Secret network still up for sale
The Federal Government is moving ahead with the sale of the secure communications network that lets departments communicate confidentially.
Many have questioned why the Government would want to privatise its own internal communications network, though its annual running cost of $8 million appears to be the main reason.
The secretive network is called the Intra Government Communications Network (ICON).
It was established in 1991, comprising five kilometres of cables connecting two Department of Foreign Affairs and Trade buildings in Canberra.
ICON now connects 88 different government agencies and departments on “dark fibre” channels that allow secure communications across 400 Canberra buildings.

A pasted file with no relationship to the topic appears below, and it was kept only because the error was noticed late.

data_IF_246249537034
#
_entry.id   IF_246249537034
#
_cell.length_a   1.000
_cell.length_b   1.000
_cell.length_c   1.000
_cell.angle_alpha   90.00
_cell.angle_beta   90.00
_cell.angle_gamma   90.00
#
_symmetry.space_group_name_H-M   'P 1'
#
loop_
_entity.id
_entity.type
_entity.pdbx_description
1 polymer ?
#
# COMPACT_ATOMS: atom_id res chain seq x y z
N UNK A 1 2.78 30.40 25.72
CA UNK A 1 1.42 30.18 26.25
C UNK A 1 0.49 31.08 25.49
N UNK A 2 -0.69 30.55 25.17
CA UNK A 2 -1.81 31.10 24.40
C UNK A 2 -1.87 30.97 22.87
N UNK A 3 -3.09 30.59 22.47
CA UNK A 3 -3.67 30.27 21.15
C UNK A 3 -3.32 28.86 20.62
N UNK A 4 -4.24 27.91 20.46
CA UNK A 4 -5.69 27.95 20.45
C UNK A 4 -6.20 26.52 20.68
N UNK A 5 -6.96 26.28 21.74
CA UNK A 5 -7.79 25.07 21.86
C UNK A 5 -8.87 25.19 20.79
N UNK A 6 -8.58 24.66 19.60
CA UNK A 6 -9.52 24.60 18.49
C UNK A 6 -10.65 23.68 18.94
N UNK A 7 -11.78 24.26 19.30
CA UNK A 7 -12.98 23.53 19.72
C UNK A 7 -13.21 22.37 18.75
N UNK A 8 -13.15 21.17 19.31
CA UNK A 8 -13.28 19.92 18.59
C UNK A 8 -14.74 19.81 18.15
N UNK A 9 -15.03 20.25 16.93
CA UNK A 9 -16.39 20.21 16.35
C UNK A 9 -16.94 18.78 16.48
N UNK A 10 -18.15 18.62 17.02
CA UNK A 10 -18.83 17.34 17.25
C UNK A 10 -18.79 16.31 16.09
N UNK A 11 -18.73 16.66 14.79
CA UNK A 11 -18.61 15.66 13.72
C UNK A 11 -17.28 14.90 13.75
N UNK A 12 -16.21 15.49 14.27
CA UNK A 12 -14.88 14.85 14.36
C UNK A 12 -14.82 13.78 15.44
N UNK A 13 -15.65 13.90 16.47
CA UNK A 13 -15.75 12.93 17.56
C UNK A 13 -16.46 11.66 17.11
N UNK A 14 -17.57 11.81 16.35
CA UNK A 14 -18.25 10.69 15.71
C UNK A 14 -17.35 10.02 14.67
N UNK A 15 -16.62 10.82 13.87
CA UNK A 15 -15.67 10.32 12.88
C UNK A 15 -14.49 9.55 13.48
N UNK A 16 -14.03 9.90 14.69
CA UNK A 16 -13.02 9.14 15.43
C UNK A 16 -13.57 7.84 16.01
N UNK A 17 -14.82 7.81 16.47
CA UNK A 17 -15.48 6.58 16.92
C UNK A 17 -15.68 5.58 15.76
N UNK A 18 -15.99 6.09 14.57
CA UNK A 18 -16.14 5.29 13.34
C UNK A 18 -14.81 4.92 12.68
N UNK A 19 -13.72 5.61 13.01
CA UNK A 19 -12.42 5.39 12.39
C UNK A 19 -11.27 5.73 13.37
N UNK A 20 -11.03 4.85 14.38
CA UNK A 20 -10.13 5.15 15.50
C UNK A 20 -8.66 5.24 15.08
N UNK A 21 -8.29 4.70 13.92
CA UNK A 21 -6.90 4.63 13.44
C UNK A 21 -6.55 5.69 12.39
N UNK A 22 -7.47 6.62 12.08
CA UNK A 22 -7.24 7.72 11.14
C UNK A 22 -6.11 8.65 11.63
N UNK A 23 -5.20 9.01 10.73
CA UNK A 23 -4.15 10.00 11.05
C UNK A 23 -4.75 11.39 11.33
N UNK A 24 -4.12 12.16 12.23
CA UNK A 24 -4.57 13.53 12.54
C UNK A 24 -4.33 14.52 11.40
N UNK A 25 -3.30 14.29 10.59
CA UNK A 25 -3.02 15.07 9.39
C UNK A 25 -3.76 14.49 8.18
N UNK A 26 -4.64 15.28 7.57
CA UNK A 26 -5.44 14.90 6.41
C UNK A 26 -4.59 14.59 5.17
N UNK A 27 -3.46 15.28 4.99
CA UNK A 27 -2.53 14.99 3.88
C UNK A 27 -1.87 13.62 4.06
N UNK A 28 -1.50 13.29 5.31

There are now 1,582 individual cables in the 882-kilometre ICON network, including a total of 160,000 kilometres of fibre.
It has grown into a serious piece of secure telecommunications infrastructure, with 516 points of presence in 2,040 pits around Canberra.
It has been rated by security agencies as ‘protected’, giving other agencies a private way to connect, instead of using commercially-provided cables.
Finance Minister Mathias Cormann launched a scoping study into the future of ICON (with a sale in mind) in February this year.
At the time, the authorities said no decision on the sale would be made until the study was complete.
A spokesperson for Mr Cormann this week said “the Government has received the scoping study and is considering its recommendations”.
DFAT secretary Peter Varghese refused to answer reporters’ questions about the sale at an event in Canberra this week.
“It's not an issue I want to go into today,” Mr Varghese said.